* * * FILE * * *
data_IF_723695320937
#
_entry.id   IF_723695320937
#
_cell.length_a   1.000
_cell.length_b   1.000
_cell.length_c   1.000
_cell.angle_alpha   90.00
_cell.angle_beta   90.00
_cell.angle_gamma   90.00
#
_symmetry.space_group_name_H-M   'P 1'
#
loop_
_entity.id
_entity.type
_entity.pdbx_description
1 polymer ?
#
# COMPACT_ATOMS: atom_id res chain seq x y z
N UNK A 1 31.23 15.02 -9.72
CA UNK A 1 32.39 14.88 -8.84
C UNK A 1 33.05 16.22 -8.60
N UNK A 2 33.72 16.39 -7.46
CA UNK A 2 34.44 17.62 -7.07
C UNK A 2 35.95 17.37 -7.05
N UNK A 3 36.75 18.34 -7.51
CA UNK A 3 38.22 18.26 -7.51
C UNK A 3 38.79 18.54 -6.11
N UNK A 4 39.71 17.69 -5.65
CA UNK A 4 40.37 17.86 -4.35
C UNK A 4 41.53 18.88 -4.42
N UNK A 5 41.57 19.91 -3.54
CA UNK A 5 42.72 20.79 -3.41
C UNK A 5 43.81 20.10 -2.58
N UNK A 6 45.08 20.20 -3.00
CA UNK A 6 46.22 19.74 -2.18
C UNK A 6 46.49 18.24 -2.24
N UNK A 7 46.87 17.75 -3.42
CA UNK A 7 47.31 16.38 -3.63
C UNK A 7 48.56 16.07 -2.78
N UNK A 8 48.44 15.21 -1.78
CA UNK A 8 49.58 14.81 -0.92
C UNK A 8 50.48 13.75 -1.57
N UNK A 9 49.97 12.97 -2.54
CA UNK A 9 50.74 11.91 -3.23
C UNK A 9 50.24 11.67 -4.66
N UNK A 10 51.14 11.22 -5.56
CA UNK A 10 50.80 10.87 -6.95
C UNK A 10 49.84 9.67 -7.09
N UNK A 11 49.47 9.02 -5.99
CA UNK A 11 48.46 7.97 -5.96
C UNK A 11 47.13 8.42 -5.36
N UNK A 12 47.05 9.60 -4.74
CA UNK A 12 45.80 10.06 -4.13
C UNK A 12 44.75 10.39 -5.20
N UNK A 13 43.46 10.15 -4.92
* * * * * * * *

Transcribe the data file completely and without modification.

data_IF_723695320937
#
_entry.id   IF_723695320937
#
_cell.length_a   1.000
_cell.length_b   1.000
_cell.length_c   1.000
_cell.angle_alpha   90.00
_cell.angle_beta   90.00
_cell.angle_gamma   90.00
#
_symmetry.space_group_name_H-M   'P 1'
#
loop_
_entity.id
_entity.type
_entity.pdbx_description
1 polymer ?
#
# COMPACT_ATOMS: atom_id res chain seq x y z
N UNK A 1 31.23 15.02 -9.72
CA UNK A 1 32.39 14.88 -8.84
C UNK A 1 33.05 16.22 -8.60
N UNK A 2 33.72 16.39 -7.46
CA UNK A 2 34.44 17.62 -7.07
C UNK A 2 35.95 17.37 -7.05
N UNK A 3 36.75 18.34 -7.51
CA UNK A 3 38.22 18.26 -7.51
C UNK A 3 38.79 18.54 -6.11
N UNK A 4 39.71 17.69 -5.65
CA UNK A 4 40.37 17.86 -4.35
C UNK A 4 41.53 18.88 -4.42
N UNK A 5 41.57 19.91 -3.54
CA UNK A 5 42.72 20.79 -3.41
C UNK A 5 43.81 20.10 -2.58
N UNK A 6 45.08 20.20 -3.00
CA UNK A 6 46.22 19.74 -2.18
C UNK A 6 46.49 18.24 -2.24
N UNK A 7 46.87 17.75 -3.42
CA UNK A 7 47.31 16.38 -3.63
C UNK A 7 48.56 16.07 -2.78
N UNK A 8 48.44 15.21 -1.78
CA UNK A 8 49.58 14.81 -0.92
C UNK A 8 50.48 13.75 -1.57
N UNK A 9 49.97 12.97 -2.54
CA UNK A 9 50.74 11.91 -3.23
C UNK A 9 50.24 11.67 -4.66
N UNK A 10 51.14 11.22 -5.56
CA UNK A 10 50.80 10.87 -6.95
C UNK A 10 49.84 9.67 -7.09
N UNK A 11 49.47 9.02 -5.99
CA UNK A 11 48.46 7.97 -5.96
C UNK A 11 47.13 8.42 -5.36
N UNK A 12 47.05 9.60 -4.74
CA UNK A 12 45.80 10.06 -4.13
C UNK A 12 44.75 10.39 -5.20
N UNK A 13 43.46 10.15 -4.92